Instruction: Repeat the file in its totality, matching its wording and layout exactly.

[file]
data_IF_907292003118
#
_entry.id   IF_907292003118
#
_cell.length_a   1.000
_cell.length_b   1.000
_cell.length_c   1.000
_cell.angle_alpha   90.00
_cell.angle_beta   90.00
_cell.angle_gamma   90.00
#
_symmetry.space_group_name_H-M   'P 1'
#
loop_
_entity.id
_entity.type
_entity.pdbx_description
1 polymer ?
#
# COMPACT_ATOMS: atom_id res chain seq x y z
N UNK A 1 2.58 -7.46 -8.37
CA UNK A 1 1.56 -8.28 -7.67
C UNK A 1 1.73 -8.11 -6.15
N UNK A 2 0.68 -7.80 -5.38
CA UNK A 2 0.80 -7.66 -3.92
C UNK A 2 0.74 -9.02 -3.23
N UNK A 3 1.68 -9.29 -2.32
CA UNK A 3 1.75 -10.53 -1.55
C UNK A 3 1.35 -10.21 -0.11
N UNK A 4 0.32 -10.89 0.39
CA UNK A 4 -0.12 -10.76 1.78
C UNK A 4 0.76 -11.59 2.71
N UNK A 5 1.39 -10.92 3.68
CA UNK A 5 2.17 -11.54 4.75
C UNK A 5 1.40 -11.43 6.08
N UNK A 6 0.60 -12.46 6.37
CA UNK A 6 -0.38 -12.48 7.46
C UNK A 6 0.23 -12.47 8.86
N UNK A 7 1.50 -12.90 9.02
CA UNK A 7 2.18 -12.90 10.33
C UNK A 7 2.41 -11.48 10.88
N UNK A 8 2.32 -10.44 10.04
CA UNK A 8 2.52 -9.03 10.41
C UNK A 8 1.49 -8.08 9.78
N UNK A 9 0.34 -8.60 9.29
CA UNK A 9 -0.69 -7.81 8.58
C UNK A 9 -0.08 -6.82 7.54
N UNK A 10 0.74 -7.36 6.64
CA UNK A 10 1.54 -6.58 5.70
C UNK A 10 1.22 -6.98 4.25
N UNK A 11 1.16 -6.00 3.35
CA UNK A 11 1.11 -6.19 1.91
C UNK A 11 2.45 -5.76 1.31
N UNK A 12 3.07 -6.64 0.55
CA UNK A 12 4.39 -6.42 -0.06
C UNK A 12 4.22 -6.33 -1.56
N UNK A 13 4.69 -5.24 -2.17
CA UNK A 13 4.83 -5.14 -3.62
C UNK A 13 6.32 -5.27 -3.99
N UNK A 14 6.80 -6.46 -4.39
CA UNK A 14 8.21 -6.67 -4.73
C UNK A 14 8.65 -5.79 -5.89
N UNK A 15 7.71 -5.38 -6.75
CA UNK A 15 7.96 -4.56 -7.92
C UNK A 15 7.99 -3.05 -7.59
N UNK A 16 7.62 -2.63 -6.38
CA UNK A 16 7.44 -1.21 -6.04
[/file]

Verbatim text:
data_IF_907292003118
#
_entry.id   IF_907292003118
#
_cell.length_a   1.000
_cell.length_b   1.000
_cell.length_c   1.000
_cell.angle_alpha   90.00
_cell.angle_beta   90.00
_cell.angle_gamma   90.00
#
_symmetry.space_group_name_H-M   'P 1'
#
loop_
_entity.id
_entity.type
_entity.pdbx_description
1 polymer ?
#
# COMPACT_ATOMS: atom_id res chain seq x y z
N UNK A 1 2.58 -7.46 -8.37
CA UNK A 1 1.56 -8.28 -7.67
C UNK A 1 1.73 -8.11 -6.15
N UNK A 2 0.68 -7.80 -5.38
CA UNK A 2 0.80 -7.66 -3.92
C UNK A 2 0.74 -9.02 -3.23
N UNK A 3 1.68 -9.29 -2.32
CA UNK A 3 1.75 -10.53 -1.55
C UNK A 3 1.35 -10.21 -0.11
N UNK A 4 0.32 -10.89 0.39
CA UNK A 4 -0.12 -10.76 1.78
C UNK A 4 0.76 -11.59 2.71
N UNK A 5 1.39 -10.92 3.68
CA UNK A 5 2.17 -11.54 4.75
C UNK A 5 1.40 -11.43 6.08
N UNK A 6 0.60 -12.46 6.37
CA UNK A 6 -0.38 -12.48 7.46
C UNK A 6 0.23 -12.47 8.86
N UNK A 7 1.50 -12.90 9.02
CA UNK A 7 2.18 -12.90 10.33
C UNK A 7 2.41 -11.48 10.88
N UNK A 8 2.32 -10.44 10.04
CA UNK A 8 2.52 -9.03 10.41
C UNK A 8 1.49 -8.08 9.78
N UNK A 9 0.34 -8.60 9.29
CA UNK A 9 -0.69 -7.81 8.58
C UNK A 9 -0.08 -6.82 7.54
N UNK A 10 0.74 -7.36 6.64
CA UNK A 10 1.54 -6.58 5.70
C UNK A 10 1.22 -6.98 4.25
N UNK A 11 1.16 -6.00 3.35
CA UNK A 11 1.11 -6.19 1.91
C UNK A 11 2.45 -5.76 1.31
N UNK A 12 3.07 -6.64 0.55
CA UNK A 12 4.39 -6.42 -0.06
C UNK A 12 4.22 -6.33 -1.56
N UNK A 13 4.69 -5.24 -2.17
CA UNK A 13 4.83 -5.14 -3.62
C UNK A 13 6.32 -5.27 -3.99
N UNK A 14 6.80 -6.46 -4.39
CA UNK A 14 8.21 -6.67 -4.73
C UNK A 14 8.65 -5.79 -5.89
N UNK A 15 7.71 -5.38 -6.75
CA UNK A 15 7.96 -4.56 -7.92
C UNK A 15 7.99 -3.05 -7.59
N UNK A 16 7.62 -2.63 -6.38
CA UNK A 16 7.44 -1.21 -6.04